Gene Map of Malaria / Concerns About Genetic Engineering / AIDS Warning for Five Countries

This is Bob Doughty. And this is Steve Ember with SCIENCE IN THE NEWS, a VOA Special English program about recent developments in science. Today, we tell about a major new discovery about the organisms that cause and spread the disease malaria. We tell about some concerns about genetic engineering. And we tell about a serious increase in the disease AIDS in five countries.

Two international teams of scientists have completed a map of the genetic material of the main organism that causes malaria. They also have mapped the genes of the mosquito insect that spreads the disease to people. Experts say this genetic information will speed the development of new drugs to treat or prevent the deadly disease.

Malaria infects about five-hundred-million people each year. Ninety percent of them are in southern Africa. The disease kills more than two-and-one-half-million people a year. Most of the victims are children. Doctors say new drugs and chemicals against malaria are urgently needed. All of the major chemicals and drugs in use are old and their effectiveness is decreasing.

The latest research appeared in the British publication Nature and the American publication Science. The results also were announced at news conferences in London and Washington, D.C. More than one-hundred-sixty scientists from ten countries identified the genetic maps. A number of public and private organizations paid for the research.

American and British scientists led the effort to complete the genetic map of the Anopheles gambiae (an-OFF-oh-leez GAM-bee) mosquito. This insect is sometimes called a "malaria machine." The female mosquito spreads the most severe kind of malaria. The insect breaks through human skin with its long, tube-like feeding device. The female mosquito bites people and drinks their blood.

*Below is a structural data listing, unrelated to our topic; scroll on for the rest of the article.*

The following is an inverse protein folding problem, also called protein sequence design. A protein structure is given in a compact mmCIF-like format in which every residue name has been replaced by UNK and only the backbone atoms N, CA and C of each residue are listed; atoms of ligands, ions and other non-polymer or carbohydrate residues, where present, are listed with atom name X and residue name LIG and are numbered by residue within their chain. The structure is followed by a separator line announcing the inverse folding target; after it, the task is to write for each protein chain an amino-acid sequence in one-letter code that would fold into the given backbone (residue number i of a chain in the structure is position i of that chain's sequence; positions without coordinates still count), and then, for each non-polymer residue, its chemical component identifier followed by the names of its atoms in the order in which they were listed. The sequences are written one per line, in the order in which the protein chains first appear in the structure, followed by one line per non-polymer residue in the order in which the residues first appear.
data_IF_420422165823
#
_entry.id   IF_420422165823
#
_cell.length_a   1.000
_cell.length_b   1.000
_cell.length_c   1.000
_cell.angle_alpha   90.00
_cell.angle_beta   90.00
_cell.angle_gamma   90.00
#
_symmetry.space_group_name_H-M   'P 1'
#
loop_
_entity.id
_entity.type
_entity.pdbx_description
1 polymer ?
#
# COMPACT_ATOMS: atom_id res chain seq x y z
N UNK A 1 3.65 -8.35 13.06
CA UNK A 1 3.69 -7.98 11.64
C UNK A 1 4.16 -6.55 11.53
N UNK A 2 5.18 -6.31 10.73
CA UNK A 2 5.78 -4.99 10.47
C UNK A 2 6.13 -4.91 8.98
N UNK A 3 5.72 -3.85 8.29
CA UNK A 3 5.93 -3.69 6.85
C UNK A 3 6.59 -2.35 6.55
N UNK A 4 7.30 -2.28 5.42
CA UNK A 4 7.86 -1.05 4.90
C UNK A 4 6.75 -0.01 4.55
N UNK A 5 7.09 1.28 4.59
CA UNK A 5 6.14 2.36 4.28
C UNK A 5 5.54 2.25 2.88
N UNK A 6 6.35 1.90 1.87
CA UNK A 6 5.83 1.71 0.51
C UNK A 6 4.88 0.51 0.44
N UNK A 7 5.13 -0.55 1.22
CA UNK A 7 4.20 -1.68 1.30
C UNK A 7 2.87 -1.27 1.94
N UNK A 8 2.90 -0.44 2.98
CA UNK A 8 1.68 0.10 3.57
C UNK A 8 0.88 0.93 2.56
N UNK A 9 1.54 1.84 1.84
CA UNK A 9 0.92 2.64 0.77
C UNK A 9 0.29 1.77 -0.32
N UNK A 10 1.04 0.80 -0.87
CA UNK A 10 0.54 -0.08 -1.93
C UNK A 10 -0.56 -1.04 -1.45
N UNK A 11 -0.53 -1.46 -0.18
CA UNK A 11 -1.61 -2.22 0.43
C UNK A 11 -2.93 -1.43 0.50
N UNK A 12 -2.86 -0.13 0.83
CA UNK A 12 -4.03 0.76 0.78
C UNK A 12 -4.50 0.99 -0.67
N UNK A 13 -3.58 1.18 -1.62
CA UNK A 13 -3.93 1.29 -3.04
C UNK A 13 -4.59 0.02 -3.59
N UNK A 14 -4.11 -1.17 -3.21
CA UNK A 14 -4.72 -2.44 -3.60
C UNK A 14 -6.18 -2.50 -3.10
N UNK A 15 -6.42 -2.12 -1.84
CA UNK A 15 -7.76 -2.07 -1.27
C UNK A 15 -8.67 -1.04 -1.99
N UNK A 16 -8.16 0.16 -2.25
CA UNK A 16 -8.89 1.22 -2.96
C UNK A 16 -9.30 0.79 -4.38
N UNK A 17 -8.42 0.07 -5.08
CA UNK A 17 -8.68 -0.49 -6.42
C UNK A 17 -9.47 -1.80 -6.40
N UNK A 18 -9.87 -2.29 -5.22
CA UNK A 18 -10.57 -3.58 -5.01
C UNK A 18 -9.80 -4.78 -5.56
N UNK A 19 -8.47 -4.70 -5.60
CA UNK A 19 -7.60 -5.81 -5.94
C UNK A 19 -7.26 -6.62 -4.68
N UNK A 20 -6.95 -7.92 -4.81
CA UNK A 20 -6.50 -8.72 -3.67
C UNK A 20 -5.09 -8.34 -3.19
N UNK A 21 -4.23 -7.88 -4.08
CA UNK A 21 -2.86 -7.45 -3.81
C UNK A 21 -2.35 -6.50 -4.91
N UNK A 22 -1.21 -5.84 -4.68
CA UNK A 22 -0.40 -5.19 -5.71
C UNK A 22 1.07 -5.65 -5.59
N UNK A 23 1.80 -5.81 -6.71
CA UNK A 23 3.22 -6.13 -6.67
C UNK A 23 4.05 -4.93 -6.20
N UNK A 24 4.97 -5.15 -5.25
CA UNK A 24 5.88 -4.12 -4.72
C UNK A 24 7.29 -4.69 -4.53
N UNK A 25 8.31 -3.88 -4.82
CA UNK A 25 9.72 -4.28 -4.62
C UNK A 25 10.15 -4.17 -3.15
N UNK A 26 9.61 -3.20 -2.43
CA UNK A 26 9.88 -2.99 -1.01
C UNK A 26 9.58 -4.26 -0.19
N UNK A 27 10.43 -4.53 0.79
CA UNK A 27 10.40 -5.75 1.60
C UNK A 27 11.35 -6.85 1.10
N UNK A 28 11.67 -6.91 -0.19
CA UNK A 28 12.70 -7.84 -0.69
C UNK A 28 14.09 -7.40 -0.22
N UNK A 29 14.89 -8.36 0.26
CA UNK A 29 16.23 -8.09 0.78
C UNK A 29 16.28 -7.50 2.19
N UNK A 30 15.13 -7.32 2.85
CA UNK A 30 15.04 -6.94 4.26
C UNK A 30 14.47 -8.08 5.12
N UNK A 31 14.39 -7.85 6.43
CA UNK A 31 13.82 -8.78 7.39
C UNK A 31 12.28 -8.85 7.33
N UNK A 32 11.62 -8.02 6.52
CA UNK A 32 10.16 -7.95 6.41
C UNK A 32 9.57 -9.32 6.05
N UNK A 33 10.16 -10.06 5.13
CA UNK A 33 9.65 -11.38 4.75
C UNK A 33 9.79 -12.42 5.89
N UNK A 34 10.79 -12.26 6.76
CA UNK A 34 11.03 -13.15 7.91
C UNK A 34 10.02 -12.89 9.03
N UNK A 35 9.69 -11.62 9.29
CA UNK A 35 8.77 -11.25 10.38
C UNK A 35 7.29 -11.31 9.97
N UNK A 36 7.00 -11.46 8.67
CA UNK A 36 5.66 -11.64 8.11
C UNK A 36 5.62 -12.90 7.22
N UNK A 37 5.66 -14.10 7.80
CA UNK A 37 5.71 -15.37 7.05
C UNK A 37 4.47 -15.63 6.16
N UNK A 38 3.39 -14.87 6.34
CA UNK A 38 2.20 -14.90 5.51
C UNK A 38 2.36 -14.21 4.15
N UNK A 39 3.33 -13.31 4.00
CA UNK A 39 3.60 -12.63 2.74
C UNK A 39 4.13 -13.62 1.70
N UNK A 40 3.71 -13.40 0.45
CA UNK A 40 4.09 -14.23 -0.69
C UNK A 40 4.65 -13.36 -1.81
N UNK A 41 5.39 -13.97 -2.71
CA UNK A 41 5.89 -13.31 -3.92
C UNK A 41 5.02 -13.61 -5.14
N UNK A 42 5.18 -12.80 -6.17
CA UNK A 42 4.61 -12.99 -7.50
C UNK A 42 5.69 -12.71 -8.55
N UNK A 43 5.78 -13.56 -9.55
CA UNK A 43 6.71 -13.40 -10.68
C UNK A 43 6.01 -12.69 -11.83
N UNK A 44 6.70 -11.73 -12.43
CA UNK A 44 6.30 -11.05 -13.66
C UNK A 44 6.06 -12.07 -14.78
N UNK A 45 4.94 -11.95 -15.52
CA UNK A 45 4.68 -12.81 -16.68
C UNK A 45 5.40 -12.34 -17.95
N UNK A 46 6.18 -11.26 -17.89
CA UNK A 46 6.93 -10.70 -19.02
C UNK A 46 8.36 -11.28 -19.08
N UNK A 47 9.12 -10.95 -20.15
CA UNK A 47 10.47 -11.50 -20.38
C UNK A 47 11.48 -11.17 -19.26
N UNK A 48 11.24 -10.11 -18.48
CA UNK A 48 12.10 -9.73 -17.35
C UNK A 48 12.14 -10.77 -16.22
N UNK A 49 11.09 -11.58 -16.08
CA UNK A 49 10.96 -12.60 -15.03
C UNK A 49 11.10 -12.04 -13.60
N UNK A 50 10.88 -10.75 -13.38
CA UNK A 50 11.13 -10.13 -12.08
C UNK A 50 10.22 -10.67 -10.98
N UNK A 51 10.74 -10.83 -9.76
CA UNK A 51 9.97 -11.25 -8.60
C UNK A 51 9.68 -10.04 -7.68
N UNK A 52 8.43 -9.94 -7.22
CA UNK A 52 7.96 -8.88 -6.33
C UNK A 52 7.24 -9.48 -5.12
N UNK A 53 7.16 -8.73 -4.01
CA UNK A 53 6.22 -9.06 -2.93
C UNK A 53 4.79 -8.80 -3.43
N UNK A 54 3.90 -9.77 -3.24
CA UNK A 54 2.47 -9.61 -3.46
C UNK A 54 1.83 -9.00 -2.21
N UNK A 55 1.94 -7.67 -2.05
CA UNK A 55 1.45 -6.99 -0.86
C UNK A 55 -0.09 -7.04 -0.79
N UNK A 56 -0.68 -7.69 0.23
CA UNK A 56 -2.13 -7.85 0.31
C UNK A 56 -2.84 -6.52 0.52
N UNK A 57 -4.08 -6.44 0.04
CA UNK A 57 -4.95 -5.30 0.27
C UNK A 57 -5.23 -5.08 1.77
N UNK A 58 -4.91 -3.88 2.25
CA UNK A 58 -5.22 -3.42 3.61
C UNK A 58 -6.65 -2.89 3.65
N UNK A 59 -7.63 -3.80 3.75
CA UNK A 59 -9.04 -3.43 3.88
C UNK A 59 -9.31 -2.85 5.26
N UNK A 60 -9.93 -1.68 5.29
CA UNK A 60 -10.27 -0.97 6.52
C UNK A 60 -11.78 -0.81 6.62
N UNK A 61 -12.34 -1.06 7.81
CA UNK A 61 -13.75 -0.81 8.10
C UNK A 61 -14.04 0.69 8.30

When it bites a person with malaria, the mosquito gets the organism that causes the disease. This organism is a parasite called Plasmodium falciparum (plas-MO-dee-um fall-SIP-ah-rum). The parasite invades the mosquito's stomach and reproduces. The mosquito then bites other people and spreads the malaria parasite to them.

The scientists collected genetic material from seven-hundred-sixty mosquitoes. A computer program showed that the mosquito has about fourteen-thousand genes. The researchers found seventy-nine genes that are probably involved in the mosquito's sense of smell. They also found seventy-two genes probably involved in its sense of taste. This information could lead to better chemicals to protect people from mosquito bites.

The researchers also identified which mosquito genes act after the mosquito drinks human blood. Some of these genes protect the insect. They remove poisons from iron in the blood. The mosquitoes would die if this process could be blocked.

The researchers also identified the genes in the Plasmodium falciparum parasite. They found that the parasite has about five-thousand-three-hundred genes. About two-thirds of these genes are not similar to any human genes. This suggests that chemicals developed to attack the parasite might not harm humans. One such drug has been proven effective in animals.

The scientists also found the genes the parasite uses to invade red blood cells in humans. Malaria infection might be prevented if the action of those genes could be blocked. The parasite appears to have more than two-hundred genes that help it defeat the human body's defense system against disease.

Anthony Fauci (FOW-chee) directs the National Institute of Allergy and Infectious Diseases near Washington, D-C. Doctor Fauci praised the research. He noted that scientists now have identified the genes of the three organisms involved in malaria – the parasite, the mosquito and the human victim.

A scientist with the World Health Organization said the research is an important development in the history of science. He said the powers of modern technology are being used against an ancient disease.